Latest Updates from Camp  17 Tallitot: URJ Camps Respond to Tragedy with Honor

17 Tallitot: URJ Camps Respond to Tragedy with Honor

Inspire us to act
With extraordinary courage in the midst of ordinary times
With ordinary goodness in the face of extraordinary crisis
And with unbounded imagination that dares to risk the possibility of hope. Teach us, help us, and inspire us
To listen, to remember, and to act
And never to quit.
-Rabbi Brant Rosen

This summer our sister camp, URJ Camp Coleman, lovingly created a special Tallit (prayer shawl) for each of the 17 URJ Camps in memory of Alyssa Alhadeff (z”l). Camp Coleman has been among those at the center of care and compassion for those affected by the Parkland, FL tragedy, most notably their camper, Alyssa’s, family and friends. Campers at Coleman worked on these Tallitot under the supervision of Grace Sherman, Coleman’s gifted Arts Instructor. It was the intention that camps would use each Tallit to create a teachable moment on Shabbat with their camp community to lift up what it means to be a Kehillah Kedoshah (sacred community.)

At the conclusion of the summer, the 17 Tallitot will be returned to Coleman, so that the Coleman community can present them to the two URJ congregations who were most affected by the Parkland tragedy (Kol Tikvah in Parkland and Beth Orr in Coral Springs.) During the holidays, the congregations will call up all of the young people affected by Parkland. They will be wrapped in the 17 Tallitot representing every URJ Camp and the spirit of thousands of campers from across North America will provide comfort to all those striving to heal and recover.

On Saturday, Casey S. a current Gesher (CIT) participant and Parkland student, presented Camp Harlam with the Tallit from Coleman. Casey’s words were as follows:

Casey and her sister, Julia

“Camp has always been my happy place. The place where I met my best friends, the place that helped me start to figure out who I am and who I want to be, and the place that I call home. Camp has allowed me to be both the best form of myself, and the truest. For those of you who do not know me, my name is Casey. I’m from Parkland, Florida, and I attend Marjory Stoneman Douglas High School, the school infamously known for the violent events that occurred there on February 14, 2018. After that day, my community grew closer, because we now shared a bond like no other. While this bond unified us, it separated us from other communities outside of our own. I was worried to come to camp this summer because I wasn’t sure how being so far away from home would affect me. At home, I knew I was surrounded by people who instantly understood every emotion I was feeling based off of a look or a gesture. I was scared to spend two months in a place I hadn’t been to in two years, with people I hadn’t spent every day with since February 14th. Nevertheless, I tried to keep an open mind and have confidence in my ability to navigate the ups and downs my emotions would present. I struggled a lot over the course of the past few months, and I am still struggling now.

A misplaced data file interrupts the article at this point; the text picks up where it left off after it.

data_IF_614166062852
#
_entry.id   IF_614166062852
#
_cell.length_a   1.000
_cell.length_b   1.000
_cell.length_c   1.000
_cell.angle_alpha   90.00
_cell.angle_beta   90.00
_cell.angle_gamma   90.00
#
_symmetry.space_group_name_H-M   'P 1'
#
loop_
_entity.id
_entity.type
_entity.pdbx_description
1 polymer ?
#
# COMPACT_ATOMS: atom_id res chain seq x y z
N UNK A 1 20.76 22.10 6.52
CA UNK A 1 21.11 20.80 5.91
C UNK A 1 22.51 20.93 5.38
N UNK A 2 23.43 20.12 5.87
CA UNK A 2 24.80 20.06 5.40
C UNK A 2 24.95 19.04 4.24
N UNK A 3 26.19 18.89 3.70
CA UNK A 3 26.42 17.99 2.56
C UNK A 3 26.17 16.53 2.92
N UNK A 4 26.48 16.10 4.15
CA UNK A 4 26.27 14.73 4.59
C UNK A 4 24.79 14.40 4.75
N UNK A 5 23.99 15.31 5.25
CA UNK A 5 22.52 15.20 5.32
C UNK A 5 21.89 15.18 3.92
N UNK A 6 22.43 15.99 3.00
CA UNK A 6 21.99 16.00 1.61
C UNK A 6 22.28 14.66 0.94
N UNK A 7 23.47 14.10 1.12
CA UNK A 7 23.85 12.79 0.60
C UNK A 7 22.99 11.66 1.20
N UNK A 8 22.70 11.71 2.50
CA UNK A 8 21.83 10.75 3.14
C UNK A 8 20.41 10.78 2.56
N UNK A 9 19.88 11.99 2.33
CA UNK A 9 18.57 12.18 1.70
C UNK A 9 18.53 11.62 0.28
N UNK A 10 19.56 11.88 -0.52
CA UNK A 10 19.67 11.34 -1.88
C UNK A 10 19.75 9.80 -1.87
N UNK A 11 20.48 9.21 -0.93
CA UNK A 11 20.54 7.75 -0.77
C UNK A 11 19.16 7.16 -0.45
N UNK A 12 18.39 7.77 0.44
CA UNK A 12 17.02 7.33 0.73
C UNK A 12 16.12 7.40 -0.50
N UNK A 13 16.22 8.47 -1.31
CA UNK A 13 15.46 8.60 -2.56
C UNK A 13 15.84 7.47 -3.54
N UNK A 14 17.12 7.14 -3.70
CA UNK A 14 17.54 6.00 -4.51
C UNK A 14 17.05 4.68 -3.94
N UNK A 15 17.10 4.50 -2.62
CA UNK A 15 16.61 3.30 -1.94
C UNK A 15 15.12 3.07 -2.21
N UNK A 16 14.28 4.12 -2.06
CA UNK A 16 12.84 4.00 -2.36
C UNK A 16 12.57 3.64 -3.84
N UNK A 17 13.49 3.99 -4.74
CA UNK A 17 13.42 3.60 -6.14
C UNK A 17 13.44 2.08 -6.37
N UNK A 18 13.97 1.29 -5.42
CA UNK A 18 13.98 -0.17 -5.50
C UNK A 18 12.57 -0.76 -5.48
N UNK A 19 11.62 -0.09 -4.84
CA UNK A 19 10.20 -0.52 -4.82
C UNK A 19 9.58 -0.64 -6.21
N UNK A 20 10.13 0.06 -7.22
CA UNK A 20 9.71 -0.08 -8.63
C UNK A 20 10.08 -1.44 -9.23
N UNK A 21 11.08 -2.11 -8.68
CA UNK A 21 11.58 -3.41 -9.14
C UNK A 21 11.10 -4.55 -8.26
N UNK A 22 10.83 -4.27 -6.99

But, since I arrived back at camp, I have been shown nothing but love and compassion. The friends who texted me every day after the shooting to check in, stand right by my side as I move through each day. The friends who just couldn’t find the right words to say, hold my hand, lay with me, and give me a shoulder to cry on. It doesn’t matter whether they understand what I am going through or not. What matters is that they are there. One of the best things about camp is a pure joy that fills each day that we all spend together. Even things as simple as stargazing, big cuddles, and deep late night talks evoke feelings of utter contentment and gratitude. I’ve been reminded of the importance to live in the moment and embrace all that life has to offer. Because you only get one chance at life and I strongly believe in the need to make the most of the time we have been given.

To the Gesher program participants and leaders, my sister, and everyone else here at camp who has helped me push through my tougher days, I want to say thank you. Thank you for being there for me whether it be just to talk or offer a hug. Your support is tremendous, and I am incredibly grateful. And to my campers, thank you for reminding me with your innocence, joy, and pure love for one another, that there is hope for a brighter future.

We have been gifted a Tallit from Camp Coleman, the home away from home to one of the classmates my peers and I lost, Alyssa Alhadeff. During the Mourner’s Kaddish we say Oseh Shalom, at which point this Tallit will be presented before all of you as not only a show of support for gun violence prevention efforts, but also as a symbol of the care and compassion that lives in communities such as Harlam, Coleman, and Parkland.

I ask that you all keep the 17 classmates that my community lost in your prayers as we join together in the Mourner’s Kaddish, not only to honor their deaths, but also to celebrate their lives. Thank you.”

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